Researchers at the University of Warwick have devised an automated technique to give a preliminary analysis of the precise brain tumour type within seconds.
Meningiomas are tumours of the brain and nervous system and they account for 20 per cent of all brain tumours. Doctors face three key problems when trying to discriminate between the four different subtypes of meningiomas:
The work can be painstakingly slow requiring up to two hours of analysis and expert consideration of a full 'slide' of information.
The best tumour specialists (histopathologists) can at times come up with completely contradictory findings based on slight variations in their method of analysis.
Currently the slides that specialists examine contain a few million pixels of data and the task of tumour diagnosis is painstakingly slow already. This problem is quite literally growing as medical equipment is coming on stream that can produce slides with hundreds of millions pixel resolution.
Now researchers in the University of Warwick's Department of Computer Science have devised a method of using wavelets to provide an automated analysis of the varying texture of the tumours and guidance to doctor's within seconds of being presented the data.
A wavelet filter is a computing tool that could be thought of as acting like a virtual microscope to analyse signals at various frequencies and positions in space. Each different kind of wavelet can be used to analyse a different aspect of a signal.
The Warwick researchers have used their wavelet analysis to examine slides of tumour structure and texture from patient case history that have already been diagnosed and treated.
Within seconds the analysis can examine hundreds of slides with hundreds of thousands of pixels of data and is able to give a full diagnosis of precise tumour type with 80 per cent accuracy.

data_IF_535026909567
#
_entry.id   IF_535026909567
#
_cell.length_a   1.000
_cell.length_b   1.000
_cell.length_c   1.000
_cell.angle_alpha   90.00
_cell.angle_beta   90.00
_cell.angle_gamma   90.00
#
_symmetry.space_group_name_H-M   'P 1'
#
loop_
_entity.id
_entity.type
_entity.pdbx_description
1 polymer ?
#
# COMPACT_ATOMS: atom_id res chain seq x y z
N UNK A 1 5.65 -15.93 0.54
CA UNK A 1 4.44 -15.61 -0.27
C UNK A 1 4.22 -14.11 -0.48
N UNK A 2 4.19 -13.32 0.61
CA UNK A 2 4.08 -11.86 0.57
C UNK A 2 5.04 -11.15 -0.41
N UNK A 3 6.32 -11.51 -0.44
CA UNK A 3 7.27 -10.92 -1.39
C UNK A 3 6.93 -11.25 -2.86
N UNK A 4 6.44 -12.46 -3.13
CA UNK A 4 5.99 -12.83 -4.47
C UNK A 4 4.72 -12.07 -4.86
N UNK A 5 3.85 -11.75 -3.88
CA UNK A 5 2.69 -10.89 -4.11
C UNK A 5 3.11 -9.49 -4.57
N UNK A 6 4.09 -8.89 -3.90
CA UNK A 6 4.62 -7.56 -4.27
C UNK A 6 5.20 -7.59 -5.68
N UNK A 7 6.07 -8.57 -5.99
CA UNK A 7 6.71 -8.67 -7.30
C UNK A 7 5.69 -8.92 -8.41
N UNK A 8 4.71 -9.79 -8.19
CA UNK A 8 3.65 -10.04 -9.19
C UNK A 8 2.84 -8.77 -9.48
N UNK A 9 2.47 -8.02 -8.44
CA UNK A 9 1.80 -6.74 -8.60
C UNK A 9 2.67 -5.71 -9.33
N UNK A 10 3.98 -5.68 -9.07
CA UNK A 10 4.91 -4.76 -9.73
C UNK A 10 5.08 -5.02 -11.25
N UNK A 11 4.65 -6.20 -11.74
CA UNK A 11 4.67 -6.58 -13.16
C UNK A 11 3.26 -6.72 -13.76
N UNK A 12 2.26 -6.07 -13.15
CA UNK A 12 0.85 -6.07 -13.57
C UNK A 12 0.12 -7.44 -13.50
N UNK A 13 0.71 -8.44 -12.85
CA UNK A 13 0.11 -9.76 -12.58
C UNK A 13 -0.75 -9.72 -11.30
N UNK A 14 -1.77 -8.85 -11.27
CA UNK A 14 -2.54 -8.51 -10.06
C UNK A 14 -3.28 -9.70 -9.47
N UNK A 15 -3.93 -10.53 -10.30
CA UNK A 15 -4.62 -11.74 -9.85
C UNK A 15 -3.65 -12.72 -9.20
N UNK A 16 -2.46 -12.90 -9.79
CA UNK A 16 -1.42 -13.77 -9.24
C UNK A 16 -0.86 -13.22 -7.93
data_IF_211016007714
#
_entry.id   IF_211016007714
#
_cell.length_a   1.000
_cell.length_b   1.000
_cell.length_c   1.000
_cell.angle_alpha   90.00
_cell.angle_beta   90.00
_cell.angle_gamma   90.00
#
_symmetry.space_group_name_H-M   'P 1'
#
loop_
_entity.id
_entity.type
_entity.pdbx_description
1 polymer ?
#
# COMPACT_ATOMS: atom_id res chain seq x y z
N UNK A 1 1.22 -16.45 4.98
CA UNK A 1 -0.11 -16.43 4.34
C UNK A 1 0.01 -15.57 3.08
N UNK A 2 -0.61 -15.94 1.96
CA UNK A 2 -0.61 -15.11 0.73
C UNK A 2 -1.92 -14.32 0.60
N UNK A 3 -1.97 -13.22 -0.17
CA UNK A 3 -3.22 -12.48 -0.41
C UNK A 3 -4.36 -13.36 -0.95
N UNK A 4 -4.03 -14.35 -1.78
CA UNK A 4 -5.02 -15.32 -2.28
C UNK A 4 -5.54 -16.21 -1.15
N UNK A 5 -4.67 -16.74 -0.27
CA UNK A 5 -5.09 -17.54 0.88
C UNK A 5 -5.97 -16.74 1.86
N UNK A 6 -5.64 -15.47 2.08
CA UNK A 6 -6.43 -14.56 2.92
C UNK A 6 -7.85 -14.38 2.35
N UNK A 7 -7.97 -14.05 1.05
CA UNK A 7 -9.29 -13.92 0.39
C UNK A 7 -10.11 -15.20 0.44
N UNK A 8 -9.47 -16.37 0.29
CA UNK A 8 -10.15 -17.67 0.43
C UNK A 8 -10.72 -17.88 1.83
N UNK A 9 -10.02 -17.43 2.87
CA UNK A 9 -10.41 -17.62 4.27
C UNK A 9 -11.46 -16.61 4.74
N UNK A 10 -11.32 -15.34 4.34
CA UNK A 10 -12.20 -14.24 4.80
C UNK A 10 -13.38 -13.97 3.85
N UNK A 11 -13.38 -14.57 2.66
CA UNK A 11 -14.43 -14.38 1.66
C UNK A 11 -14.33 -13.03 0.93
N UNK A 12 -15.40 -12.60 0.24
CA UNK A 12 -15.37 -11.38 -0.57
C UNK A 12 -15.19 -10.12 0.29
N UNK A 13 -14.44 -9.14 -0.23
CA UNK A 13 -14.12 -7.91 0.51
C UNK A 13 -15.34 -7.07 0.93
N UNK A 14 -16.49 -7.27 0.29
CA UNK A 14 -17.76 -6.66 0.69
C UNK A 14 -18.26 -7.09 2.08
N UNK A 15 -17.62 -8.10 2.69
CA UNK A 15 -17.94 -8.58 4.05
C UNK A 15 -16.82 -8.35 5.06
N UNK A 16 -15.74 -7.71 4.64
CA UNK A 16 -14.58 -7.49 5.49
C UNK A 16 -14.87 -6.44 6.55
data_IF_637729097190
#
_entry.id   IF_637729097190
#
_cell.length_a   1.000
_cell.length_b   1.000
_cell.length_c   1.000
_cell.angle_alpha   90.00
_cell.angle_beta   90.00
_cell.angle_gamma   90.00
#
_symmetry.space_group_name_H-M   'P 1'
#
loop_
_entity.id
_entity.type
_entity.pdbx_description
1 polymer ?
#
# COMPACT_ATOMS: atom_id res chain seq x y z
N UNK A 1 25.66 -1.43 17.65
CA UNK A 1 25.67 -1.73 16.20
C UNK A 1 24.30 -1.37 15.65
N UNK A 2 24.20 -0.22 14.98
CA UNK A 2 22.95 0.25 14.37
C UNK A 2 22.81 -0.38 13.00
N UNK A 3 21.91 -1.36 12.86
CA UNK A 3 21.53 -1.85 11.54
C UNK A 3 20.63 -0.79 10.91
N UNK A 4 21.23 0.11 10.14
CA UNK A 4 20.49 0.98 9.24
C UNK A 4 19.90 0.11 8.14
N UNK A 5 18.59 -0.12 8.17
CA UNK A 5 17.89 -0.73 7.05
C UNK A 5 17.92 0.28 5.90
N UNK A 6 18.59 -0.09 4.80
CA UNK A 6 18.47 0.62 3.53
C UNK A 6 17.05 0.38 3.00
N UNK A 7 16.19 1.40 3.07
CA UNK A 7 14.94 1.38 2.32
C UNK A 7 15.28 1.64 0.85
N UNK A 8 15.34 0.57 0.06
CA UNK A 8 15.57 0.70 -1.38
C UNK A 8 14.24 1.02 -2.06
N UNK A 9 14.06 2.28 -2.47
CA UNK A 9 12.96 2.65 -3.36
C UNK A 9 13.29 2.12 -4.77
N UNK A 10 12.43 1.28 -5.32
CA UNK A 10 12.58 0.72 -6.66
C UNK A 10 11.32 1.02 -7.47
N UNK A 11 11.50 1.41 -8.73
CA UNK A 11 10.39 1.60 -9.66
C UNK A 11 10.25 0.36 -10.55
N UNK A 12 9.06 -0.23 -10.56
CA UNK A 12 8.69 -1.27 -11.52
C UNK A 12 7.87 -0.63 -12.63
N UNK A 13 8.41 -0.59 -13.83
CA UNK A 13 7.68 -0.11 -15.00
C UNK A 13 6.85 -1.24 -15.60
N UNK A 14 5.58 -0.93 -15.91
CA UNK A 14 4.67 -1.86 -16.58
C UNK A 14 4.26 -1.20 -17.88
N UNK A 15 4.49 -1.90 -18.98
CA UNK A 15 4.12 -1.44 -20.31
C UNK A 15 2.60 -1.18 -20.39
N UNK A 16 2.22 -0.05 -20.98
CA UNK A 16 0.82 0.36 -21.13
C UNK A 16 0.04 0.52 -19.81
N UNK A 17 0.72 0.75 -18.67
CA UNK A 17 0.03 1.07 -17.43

The wavelet method is also able to analyse all of the millions of pixels employed in a current slide. The wavelet technology can also be employed, if sufficient computing power is available, to quickly analyse the massive-sized data that are becoming available on the latest high resolution slides.
Researchers believe that the technology should be used to support a tumour specialist's (histopathologist's) own expert abilities. They will be able to use this new computing power to sharply focus their own diagnostic expertise on the most crucial pieces of data, preserve a consistent form of analysis using the latest and best expert thought, and help guide tumour experts down the most efficient avenues of investigation.
The lead researcher on the project, University of Warwick doctoral researcher Hammad Qureshi said: ‘This partnership of computing power and human expertise could produce a 10-fold increase in the number of these difficult tumours that a doctor could specifically identify in a day.’
Dr Nasir Rajpoot, an associate professor in the University of Warwick's Department of Computer Science, said: ‘We are now looking for histopathologists who would like to share real time patient data with us. We fully expect to be able to replicate our lab results in a real patient environment.’